The Brand As it Stands

I keep saying “brand”, when I really mean “identity”. Right now, the look of the website is somewhat entrenched. I like the irreverent imagery, too. It’s a kind of visual non-sequitor because it has no bearing on anything I write about on the site. And that’s kind of fun. I could invent a thematic rationale after-the-fact like the quality, variety, and international origin of fine spirits reflect the best of life’s offerings for the discerning palate or some such nonsense, but you and I would know that I was deliberately spouting crap :-) However, there IS a grain of truth in that statement: I do aspire to experience more, and there is something rather nice about the variety of pleasures that I have yet to sample. And I must admit, I have developed a taste for certain peaty Scotches; the Lagavulin 16 year single malt is what I like, but I use ice and only drink 1/8th of a finger at a time. I am basically just smelling the stuff, letting the complex bouquet of aged wood mixed with the hint of smoke waft through my upper nasal passages. I am not sure that this counts as actual drinking.

So that’s the story! Moving forward, I may retain elements of the bottles, booze, interesting colors and maybe ill-advised combinations of objects as a visual theme, but I’m sure that a branding consultant would tell me I’m doing terrible things to my message. I might care more if I knew exactly what that message was; I’m still figuring it out…

Until then, bottoms up :-)

!@(images/08/0407-drinkup.jpg:F http://flickr.com/photos/da5zeay/1418759921/ “Drink Up”)

10 Comments

  1. Jesse C. 14 years ago

    Great post, David. My personal blog is my place to work without a net, to share things with friends and to have a little fun (although it is languishing right now with stock template, in anticipation of a pretty massive design overhaul). Hearing about your process tells me yours is the same.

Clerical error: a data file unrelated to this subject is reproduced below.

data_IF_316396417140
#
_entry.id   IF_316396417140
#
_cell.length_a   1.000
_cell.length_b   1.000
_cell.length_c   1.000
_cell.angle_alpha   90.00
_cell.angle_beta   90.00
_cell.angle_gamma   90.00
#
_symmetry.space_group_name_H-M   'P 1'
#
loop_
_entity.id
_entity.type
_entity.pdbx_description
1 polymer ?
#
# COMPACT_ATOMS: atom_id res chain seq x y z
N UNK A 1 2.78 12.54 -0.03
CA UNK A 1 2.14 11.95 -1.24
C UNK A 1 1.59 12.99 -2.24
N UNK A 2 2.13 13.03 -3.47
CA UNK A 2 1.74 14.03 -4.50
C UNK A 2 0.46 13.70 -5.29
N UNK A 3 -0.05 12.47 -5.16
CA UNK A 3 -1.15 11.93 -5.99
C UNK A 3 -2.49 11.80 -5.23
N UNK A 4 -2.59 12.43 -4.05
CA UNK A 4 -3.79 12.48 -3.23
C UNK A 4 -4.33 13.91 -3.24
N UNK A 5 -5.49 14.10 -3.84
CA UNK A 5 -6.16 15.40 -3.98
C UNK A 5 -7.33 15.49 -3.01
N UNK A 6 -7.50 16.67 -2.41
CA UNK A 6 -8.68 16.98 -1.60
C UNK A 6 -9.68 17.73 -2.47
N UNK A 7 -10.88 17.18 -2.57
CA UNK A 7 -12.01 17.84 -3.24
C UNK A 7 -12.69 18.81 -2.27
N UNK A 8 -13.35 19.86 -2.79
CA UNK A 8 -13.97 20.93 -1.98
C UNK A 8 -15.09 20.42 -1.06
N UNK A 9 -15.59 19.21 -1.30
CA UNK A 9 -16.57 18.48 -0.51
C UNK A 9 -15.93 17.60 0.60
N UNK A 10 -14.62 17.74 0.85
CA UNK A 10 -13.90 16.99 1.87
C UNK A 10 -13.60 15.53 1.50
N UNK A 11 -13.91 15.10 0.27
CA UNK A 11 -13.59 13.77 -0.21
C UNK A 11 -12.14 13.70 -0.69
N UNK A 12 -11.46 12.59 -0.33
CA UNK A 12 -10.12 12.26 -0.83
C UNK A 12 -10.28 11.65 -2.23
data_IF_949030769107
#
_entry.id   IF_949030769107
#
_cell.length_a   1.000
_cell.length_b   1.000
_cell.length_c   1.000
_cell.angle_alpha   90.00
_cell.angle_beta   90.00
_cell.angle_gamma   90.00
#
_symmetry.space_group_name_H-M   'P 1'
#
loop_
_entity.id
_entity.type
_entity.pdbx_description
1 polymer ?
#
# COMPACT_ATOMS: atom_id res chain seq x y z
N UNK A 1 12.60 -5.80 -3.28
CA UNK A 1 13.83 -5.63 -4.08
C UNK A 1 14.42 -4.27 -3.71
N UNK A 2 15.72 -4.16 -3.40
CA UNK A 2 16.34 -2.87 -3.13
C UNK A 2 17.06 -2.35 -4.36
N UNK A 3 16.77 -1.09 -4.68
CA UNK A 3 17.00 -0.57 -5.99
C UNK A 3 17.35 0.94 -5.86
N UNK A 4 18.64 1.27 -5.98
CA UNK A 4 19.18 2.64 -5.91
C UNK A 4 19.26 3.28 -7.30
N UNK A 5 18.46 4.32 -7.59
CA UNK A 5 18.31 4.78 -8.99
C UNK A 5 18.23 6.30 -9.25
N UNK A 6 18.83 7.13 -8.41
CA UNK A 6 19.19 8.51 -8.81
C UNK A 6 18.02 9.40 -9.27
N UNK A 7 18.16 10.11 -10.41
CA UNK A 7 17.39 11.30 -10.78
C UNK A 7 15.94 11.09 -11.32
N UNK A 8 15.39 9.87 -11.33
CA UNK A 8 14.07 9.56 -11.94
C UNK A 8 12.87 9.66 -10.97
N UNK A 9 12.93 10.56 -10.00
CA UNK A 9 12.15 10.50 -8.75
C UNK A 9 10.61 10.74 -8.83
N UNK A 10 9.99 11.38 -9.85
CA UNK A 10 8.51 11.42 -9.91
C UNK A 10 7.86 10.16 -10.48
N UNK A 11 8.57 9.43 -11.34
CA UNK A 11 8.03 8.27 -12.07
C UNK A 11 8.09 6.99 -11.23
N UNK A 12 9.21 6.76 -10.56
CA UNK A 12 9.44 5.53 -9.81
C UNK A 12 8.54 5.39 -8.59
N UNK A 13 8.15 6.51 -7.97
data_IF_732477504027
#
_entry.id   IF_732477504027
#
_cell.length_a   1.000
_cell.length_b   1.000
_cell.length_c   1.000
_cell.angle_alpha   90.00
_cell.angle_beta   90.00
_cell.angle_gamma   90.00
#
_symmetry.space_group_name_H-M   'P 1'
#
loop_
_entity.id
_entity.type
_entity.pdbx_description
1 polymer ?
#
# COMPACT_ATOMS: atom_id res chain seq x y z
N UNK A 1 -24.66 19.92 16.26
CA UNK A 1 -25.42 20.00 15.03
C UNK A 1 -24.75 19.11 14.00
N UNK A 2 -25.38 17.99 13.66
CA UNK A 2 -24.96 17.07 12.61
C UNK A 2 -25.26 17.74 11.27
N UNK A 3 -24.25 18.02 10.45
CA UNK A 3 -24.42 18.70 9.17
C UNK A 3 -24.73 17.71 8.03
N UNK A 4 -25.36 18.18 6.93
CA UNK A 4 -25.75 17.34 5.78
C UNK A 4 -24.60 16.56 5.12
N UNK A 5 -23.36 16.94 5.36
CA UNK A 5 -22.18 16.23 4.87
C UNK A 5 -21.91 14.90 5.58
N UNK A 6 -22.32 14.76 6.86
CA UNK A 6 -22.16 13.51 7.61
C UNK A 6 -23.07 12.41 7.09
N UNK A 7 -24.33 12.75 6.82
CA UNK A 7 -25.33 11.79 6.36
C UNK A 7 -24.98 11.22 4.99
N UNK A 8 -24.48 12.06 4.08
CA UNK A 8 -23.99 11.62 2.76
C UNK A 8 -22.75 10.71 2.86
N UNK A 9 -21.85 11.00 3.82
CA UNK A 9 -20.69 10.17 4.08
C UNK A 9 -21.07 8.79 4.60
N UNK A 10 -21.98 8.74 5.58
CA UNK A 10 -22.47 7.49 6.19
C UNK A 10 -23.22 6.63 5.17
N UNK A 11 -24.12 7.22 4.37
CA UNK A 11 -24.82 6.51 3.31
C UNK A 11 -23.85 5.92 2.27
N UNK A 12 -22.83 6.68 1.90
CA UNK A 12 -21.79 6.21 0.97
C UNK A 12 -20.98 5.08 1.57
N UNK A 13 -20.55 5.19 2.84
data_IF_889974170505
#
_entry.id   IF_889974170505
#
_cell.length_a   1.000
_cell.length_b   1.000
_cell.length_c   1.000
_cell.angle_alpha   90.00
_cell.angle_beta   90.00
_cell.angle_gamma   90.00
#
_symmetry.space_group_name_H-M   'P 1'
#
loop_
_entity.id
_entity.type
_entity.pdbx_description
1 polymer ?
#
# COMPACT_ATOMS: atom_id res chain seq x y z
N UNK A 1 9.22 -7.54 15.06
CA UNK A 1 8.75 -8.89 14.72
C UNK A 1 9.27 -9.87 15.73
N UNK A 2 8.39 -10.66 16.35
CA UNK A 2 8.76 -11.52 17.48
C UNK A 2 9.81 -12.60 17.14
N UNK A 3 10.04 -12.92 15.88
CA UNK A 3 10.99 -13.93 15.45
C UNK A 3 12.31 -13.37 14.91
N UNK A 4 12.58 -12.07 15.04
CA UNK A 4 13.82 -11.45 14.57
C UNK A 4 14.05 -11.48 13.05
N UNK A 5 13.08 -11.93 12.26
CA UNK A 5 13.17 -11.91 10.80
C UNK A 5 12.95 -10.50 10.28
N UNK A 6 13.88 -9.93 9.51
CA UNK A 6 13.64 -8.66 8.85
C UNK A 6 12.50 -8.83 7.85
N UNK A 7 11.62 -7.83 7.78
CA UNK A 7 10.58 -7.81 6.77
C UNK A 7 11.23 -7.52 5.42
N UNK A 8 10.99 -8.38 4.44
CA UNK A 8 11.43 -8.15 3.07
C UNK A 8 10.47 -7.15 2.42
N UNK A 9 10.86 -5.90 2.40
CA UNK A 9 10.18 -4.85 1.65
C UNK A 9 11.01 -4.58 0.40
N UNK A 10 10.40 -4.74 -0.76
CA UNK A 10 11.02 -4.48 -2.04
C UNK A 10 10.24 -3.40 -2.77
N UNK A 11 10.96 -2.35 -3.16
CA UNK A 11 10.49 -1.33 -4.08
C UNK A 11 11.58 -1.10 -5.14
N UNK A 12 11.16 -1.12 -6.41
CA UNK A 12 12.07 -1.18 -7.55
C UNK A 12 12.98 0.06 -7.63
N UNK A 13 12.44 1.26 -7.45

And I sometimes find that when I update live, without a staging server, I learn some things that are going to prove beneficial when I apply updates to a client server, staging or live.

    As for the Malt Whisky, I’m a big fan myself, and while I may drink a little more, the point is the same — enjoyment. I’m partial to this Aberlour a’bunadh. A friend gave me a bottle last Christmas and I’ve been nursing one regularly ever since.

    Thanks again for the great read!

  2. Mark 14 years ago

    Wow.  I never noticed that there was a header above the bottles.  Shows which part of the design I picked up on.  I think I never noticed because the bottles are contained in their own box, and mentally I processed the box and then moved on to the posts, never noticing what was above the box.

    I love the bottles, by the way.

  3. Ed Eubanks 14 years ago

    Hilarious—you just described the “I didn’t inhale” version of scotch drinking.

    Interesting account; I’ve wondered about it, myself—though I guess you could categorize me as an “unconcerned Christian” as I don’t have a problem with drinking, nor with being open about the fact that you might drink. It had always struck me, as you said, as something of a visual non-sequitur.

  4. Ross Patterson 14 years ago

    David,

    If your brand/identity can survive that horrible pork belly stew picture, it can survive anything.  And between the Macallan, Glenmorangie, the Glenlivet, and Lagavulin, you’re in pretty good hands.  Although if peaty aromas are your thing, find someone who’s got a bottle of Laphroaig and take a whiff – you might just love it.

  5. Dave Seah 14 years ago

    Jesse: Heh, we are of like minds :-) I’ll have to give that Aberlour a try…thanks for the recommendation!

    Mark: Yes, the header does seem to go away…the power of image and anchoring boxes :-) Next time I redesign, I will probably do away with them, but I do need to maintain some kind of blog label.

    Ed: LOL, I didn’t realize that is what I was doing. Regarding the visual non-sequitor, I wonder if it has turned people away or confused them? On the other hand, I can’t think of what else I’d put there. Perhaps a bunch of little pieces of a puzzle or some kind of interesting kit. Ooo…it is photo illustration time :-)